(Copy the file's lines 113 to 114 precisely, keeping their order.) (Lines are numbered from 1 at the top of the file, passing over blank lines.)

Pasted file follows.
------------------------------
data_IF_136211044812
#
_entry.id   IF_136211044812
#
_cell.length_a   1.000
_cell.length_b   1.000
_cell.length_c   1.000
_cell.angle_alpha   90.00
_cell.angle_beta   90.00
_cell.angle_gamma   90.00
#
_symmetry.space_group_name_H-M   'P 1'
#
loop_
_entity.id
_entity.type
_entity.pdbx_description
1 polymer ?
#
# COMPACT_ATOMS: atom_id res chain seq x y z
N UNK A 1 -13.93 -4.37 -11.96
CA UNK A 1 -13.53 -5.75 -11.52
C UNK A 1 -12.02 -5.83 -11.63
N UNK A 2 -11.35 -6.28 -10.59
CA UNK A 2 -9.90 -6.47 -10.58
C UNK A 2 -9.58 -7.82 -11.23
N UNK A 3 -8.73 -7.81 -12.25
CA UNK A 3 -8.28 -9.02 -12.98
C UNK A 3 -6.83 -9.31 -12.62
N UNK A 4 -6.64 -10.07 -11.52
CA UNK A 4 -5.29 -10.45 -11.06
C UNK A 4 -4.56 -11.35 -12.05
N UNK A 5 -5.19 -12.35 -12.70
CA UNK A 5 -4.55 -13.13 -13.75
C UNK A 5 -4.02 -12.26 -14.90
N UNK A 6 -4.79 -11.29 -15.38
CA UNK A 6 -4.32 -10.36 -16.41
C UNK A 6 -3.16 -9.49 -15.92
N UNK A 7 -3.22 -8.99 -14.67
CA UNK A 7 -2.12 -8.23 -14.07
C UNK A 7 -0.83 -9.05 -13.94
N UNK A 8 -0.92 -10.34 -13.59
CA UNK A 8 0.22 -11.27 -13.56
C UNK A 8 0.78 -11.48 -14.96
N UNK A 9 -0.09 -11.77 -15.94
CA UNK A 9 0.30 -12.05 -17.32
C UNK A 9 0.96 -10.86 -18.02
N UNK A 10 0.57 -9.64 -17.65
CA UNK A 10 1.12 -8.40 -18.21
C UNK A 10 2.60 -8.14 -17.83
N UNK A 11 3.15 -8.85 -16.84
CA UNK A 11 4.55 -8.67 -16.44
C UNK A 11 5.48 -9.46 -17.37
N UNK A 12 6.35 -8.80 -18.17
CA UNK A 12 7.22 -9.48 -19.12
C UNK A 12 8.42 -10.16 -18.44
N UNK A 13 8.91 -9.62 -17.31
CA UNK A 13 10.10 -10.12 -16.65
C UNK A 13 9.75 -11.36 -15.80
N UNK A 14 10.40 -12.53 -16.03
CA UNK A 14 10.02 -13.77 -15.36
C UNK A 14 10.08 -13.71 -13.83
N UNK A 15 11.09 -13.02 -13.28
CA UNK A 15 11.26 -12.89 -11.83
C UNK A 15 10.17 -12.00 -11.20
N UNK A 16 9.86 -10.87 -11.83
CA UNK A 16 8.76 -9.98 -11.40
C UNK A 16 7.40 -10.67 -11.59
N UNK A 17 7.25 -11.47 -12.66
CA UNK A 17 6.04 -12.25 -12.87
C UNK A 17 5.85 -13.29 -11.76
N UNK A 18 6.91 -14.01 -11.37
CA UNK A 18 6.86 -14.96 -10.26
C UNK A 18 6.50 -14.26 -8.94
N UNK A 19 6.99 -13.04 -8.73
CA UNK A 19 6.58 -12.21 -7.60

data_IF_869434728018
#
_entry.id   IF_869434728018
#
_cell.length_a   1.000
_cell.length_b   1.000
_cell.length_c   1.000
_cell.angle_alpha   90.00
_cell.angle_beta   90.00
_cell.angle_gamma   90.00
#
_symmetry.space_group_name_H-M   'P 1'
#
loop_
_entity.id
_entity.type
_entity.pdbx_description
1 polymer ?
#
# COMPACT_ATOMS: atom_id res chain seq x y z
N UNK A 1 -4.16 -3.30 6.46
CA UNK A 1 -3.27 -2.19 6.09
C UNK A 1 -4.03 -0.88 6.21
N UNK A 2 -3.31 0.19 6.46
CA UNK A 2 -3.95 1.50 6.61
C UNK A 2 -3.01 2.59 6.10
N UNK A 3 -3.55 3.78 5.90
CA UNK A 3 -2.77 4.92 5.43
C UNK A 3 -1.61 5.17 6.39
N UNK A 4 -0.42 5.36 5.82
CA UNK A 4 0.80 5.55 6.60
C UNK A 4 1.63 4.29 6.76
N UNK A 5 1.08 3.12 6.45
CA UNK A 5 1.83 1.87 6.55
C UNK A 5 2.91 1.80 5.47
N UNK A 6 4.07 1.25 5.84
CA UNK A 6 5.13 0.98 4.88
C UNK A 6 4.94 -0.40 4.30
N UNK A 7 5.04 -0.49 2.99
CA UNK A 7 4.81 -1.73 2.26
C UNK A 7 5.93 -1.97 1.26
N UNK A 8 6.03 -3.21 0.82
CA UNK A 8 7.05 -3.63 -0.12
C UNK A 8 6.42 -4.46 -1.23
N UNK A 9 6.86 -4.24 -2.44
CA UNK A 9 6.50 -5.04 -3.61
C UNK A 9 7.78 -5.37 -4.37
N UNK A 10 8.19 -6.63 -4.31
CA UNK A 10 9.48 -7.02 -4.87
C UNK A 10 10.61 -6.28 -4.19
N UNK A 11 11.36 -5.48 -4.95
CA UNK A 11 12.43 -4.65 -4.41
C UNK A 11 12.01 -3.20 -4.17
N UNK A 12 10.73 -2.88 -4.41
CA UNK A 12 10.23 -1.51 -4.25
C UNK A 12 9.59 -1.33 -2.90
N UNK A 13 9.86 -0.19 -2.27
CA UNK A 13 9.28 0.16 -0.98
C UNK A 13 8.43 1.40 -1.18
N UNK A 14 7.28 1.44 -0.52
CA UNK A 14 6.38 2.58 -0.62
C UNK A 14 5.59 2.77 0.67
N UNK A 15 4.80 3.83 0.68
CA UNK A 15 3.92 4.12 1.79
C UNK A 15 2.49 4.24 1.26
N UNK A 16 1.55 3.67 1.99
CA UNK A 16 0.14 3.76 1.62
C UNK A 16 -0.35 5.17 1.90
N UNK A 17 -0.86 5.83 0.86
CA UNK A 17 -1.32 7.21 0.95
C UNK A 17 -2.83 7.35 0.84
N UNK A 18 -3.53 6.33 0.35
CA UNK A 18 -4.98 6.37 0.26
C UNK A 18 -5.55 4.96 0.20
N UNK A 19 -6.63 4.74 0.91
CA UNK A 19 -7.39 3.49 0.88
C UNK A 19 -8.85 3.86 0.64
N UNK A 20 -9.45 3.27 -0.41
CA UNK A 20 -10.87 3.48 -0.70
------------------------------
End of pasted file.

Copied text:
CA UNK A 6 5.13 0.98 4.88
C UNK A 6 4.94 -0.40 4.30